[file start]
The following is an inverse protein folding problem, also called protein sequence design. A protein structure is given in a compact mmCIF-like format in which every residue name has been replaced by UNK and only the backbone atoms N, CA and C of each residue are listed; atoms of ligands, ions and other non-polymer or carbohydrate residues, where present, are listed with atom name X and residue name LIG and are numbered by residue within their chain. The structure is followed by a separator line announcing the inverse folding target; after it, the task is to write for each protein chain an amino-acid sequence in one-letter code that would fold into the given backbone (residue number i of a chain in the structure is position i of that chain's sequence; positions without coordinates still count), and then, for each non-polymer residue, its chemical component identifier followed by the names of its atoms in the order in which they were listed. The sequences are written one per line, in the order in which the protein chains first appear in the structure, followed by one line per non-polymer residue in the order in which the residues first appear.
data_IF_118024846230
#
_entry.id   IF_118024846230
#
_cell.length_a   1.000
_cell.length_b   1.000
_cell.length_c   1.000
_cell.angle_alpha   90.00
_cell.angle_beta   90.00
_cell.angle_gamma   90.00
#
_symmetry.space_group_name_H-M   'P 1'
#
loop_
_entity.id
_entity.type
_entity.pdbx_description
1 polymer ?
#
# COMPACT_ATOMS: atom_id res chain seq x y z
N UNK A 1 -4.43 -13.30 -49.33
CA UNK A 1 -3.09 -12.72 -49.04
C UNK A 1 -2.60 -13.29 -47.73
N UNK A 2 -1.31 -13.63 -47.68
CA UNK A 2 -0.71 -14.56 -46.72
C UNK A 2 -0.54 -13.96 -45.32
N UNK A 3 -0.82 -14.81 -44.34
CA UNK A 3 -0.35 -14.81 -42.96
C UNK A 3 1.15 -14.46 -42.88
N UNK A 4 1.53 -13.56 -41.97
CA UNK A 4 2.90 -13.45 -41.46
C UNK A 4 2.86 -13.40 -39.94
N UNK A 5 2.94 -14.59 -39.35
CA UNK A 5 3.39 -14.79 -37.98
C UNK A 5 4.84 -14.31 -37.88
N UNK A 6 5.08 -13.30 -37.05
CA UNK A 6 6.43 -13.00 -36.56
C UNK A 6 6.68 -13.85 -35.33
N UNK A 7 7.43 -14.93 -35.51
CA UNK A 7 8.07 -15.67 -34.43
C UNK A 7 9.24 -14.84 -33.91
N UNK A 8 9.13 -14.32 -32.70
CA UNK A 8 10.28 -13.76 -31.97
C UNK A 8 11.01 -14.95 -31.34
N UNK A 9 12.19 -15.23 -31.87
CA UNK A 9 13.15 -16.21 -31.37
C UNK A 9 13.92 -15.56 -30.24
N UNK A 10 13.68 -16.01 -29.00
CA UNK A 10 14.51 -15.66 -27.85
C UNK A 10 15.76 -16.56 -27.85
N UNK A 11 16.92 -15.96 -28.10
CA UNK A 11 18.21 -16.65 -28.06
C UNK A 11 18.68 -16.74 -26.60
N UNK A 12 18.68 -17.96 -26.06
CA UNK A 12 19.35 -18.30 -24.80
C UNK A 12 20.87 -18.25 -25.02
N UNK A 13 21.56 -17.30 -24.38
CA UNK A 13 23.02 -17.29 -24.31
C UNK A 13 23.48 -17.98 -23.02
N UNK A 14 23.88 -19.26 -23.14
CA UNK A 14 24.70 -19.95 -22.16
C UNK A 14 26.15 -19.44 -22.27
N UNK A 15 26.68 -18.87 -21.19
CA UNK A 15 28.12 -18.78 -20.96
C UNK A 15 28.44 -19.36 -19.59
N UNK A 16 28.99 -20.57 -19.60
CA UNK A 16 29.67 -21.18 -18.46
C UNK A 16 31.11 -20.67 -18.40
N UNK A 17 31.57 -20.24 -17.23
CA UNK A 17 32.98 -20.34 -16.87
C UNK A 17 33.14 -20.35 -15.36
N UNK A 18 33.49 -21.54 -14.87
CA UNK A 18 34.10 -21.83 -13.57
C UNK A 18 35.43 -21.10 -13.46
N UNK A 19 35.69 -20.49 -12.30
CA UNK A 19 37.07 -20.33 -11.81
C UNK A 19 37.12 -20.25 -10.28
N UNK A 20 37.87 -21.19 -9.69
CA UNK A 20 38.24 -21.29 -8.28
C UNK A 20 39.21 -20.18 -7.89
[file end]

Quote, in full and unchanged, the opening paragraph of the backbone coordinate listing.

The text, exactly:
The following is an inverse protein folding problem, also called protein sequence design. A protein structure is given in a compact mmCIF-like format in which every residue name has been replaced by UNK and only the backbone atoms N, CA and C of each residue are listed; atoms of ligands, ions and other non-polymer or carbohydrate residues, where present, are listed with atom name X and residue name LIG and are numbered by residue within their chain. The structure is followed by a separator line announcing the inverse folding target; after it, the task is to write for each protein chain an amino-acid sequence in one-letter code that would fold into the given backbone (residue number i of a chain in the structure is position i of that chain's sequence; positions without coordinates still count), and then, for each non-polymer residue, its chemical component identifier followed by the names of its atoms in the order in which they were listed. The sequences are written one per line, in the order in which the protein chains first appear in the structure, followed by one line per non-polymer residue in the order in which the residues first appear.